B.  Priest, Missionary Monks, aka Elders or Presbyters. The elders of the church, also called the presbyters, are usually men, who are called to be responsible for the shepherding and direction of the church, the body of believers in Christ. An elder is an ordained person, who usually serves in a society or mission and who has been ordained to a ministry of Word, Order, and Sacrament, fulling the preaching and pastoral offices of the church. The function of the elder was centered on taking care of the church, the Body of Christ. An elder must be at least 25 years of age and continuing in a prescribed course of learning to improve his understanding of all truth and knowledge in the discipline of his selection. Annual reports of his progress are to be made to his titular bishop, or if in a society they shall make their report to the Society Abbots, who will in turn report to the Titular Bishop.

C.  Titular Bishop. A titular bishop is an ordained minister who holds the fullness of the Sacrament of Holy Orders in the apostolic line of succession and is responsible for teaching doctrine, governing the one, holy, catholic, and apostolic church, sanctifying the world and representing the Church, the Body of Christ, in that world. A titular bishop must be at least 30 years of age and show evidence of the gifts and graces for the office to which he is called. Titular Bishops shall be elected among the elders of the church diocese and their societies.

D.  Women in Ministry.  It is no surprise that women were active in the early church. From the very start --- the birth, ministry, death, and resurrection of Jesus --- women were significantly involved. In fact, women were the major witnesses of his crucifixion and resurrection. The early churches did value women's contributions and service. As such, this church diocese and its societies will on a case by case basis, as with their male counterparts, consider women to be valid candidates for holy orders in The Celtic Society of St. James. There is much evidence from documents, doctrine, and artifacts that supports the acceptance of women as presbyters and deacons in the early church. However, The Society of Mary, Mother of Consolation, shall be reserved only for men, due to the nature and purpose of this society. There is a place for women in this society within the Celtic women's monastic tradition as abbesses and as such are obligated to the same rules of the order. Canon 7, A and B, are applicable here.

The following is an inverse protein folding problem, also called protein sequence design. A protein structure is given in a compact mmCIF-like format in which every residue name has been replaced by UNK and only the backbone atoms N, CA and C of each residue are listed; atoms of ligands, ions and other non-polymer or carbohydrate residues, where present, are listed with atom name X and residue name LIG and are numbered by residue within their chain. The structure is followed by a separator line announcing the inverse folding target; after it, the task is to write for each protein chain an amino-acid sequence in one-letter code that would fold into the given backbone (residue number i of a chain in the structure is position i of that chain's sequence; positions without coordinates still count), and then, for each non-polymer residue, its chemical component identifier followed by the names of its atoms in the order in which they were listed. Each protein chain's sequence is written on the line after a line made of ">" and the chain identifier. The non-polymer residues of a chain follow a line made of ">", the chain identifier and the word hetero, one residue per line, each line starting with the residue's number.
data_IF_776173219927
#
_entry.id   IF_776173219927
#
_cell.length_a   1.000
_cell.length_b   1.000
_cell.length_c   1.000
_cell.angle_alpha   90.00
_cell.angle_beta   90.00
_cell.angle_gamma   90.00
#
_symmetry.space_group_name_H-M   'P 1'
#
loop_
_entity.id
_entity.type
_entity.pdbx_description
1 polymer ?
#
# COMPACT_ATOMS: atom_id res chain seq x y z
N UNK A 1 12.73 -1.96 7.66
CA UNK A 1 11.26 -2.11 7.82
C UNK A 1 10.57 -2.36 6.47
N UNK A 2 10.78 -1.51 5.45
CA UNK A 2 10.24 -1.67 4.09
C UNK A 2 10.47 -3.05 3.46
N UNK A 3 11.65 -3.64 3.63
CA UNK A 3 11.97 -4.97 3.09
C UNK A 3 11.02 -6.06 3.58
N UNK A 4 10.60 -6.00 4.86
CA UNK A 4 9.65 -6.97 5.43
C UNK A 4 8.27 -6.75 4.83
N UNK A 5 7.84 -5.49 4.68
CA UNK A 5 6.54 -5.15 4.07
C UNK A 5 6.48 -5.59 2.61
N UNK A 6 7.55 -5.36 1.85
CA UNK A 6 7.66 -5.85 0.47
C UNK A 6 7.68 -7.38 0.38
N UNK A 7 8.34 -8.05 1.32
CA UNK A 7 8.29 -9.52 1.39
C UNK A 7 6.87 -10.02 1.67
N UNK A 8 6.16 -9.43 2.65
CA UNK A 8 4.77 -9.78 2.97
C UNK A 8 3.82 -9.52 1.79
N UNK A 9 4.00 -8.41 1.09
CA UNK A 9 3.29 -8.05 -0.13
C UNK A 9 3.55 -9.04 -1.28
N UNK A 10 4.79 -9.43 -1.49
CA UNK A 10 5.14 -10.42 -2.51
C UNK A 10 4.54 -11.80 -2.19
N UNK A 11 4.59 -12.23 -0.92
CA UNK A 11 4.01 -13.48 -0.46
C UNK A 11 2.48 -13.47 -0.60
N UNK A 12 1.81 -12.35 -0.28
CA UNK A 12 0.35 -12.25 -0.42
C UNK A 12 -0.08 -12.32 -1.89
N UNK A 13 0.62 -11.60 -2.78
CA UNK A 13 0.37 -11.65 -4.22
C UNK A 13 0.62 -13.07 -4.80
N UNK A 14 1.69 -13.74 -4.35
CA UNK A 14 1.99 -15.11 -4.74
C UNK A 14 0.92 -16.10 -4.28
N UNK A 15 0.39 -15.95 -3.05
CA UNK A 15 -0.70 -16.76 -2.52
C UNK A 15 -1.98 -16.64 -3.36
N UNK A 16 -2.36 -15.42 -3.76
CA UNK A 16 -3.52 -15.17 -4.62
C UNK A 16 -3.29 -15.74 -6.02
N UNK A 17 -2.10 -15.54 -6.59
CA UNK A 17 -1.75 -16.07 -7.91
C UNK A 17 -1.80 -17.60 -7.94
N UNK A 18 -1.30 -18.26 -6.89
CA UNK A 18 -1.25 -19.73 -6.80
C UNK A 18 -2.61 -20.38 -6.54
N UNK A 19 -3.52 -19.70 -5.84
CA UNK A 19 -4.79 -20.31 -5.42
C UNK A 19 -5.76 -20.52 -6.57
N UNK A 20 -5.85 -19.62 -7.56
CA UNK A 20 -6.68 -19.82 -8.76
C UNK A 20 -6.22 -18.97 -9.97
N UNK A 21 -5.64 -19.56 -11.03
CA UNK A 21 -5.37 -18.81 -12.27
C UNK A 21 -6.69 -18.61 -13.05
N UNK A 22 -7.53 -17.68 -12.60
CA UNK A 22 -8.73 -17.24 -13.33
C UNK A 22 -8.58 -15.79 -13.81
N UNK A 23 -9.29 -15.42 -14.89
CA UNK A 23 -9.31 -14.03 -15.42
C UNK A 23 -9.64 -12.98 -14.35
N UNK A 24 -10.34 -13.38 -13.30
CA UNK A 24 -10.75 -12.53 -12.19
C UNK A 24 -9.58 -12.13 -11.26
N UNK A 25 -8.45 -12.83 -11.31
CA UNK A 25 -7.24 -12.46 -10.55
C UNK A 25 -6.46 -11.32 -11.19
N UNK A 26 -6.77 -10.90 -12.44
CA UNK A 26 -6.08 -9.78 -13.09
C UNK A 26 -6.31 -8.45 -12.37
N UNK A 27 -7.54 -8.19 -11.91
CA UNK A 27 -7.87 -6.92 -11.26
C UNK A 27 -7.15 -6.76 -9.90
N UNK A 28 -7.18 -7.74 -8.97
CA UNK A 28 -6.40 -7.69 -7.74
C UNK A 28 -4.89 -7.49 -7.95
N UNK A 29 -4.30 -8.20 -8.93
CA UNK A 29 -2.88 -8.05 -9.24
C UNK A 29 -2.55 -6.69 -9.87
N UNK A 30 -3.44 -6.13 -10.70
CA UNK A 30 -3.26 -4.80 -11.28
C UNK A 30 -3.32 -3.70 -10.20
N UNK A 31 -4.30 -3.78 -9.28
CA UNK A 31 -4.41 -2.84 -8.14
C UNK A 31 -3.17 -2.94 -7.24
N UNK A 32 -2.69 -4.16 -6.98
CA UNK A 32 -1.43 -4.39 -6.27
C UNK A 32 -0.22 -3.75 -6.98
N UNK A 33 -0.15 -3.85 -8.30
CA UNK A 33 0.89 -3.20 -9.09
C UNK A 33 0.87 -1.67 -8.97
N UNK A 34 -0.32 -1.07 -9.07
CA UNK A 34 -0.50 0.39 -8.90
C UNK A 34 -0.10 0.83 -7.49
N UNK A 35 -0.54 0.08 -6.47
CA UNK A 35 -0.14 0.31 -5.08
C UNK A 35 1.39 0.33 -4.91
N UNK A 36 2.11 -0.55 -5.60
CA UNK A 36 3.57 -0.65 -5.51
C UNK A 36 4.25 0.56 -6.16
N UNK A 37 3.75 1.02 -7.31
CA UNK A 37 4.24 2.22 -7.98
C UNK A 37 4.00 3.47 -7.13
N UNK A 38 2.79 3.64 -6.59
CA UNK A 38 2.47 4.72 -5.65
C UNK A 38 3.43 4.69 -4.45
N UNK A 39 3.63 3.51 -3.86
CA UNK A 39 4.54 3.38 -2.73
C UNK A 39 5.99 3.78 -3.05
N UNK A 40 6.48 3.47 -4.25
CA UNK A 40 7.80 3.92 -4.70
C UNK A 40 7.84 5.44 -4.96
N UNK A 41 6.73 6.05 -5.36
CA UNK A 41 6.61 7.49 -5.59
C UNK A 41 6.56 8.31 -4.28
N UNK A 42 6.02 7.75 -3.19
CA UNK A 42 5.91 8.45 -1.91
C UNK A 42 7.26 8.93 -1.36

Canon 8: The Church Diocesan Discipline and Instruments of Order. In addition to these established Canons, there will be maintained a Book of Discipline for the administration of day to day, month to month, and year to year, functions of this church diocese. This Discipline will contain all instructions as to how the practical application of the Diocesan Canons is achieved in the church diocese and its societies.  Each society shall maintain its own Discipline. The Titular Bishop shall maintain, in the form of a Journal, all episcopal writings and instruments of communion.

 

Canon 9: The Establishment of the Celtic Society of St. James. The establishment of a Society, where like-minded folks could strive to recover the roots of Celtic Christianity and explore what early Celts believed prior to the Nicene Creed and the Roman conquest of the Celts.  The Celtic Church in Mississippi a/k/a The Celtic Catholic Church of the Americas was incorporated in 2005 as a historical society to preserve early Celtic (earliest catholic tradition) Christianity. The only creeds accepted by this society as an affirmation of faith are the Apostles' Creed without revisions, the Nicene Creed, and the Athanasian Orthodox Creed.

 

All are welcome to be members of this journey to find the roots of pre-Nicene Celtic Faith. The Celtic Faith before the Celts were forced by the Romans to accept the Nicene Creed and Supremacy of Rome. The two lines of early Christianity followed three paths: St. John established the Celtic Way, St. Peter established the Roman Way, and St. Paul established the Eastern Way. 

 

We are a society of like-minded people sharing a common heritage and culture. We all have our own faith-traditions and we encourage everyone to practice their faith as God gives the Light to do so.

 

The Titular Bishop is only a facilitator and Abbot for the purposes defined by this Society in its ByLaws of Incorporation, the Diocesan Canons. We are all one among equals here.

 

The structure of The Celtic Catholic Church of the Americas is a broad-based structure allowing for those seeking communion with Christ through the Holy Spirit to find a warm and welcoming community in this Society.

 

Canon 10: The Establishment of the Society of Mary, Mother of Consolation. This Society is established under the Constitution and ByLaws of its own jurisdiction. It is governed by the Diocesan Canons of this church diocese insofar as it pertains to matter (word), form (order), and intention (sacrament).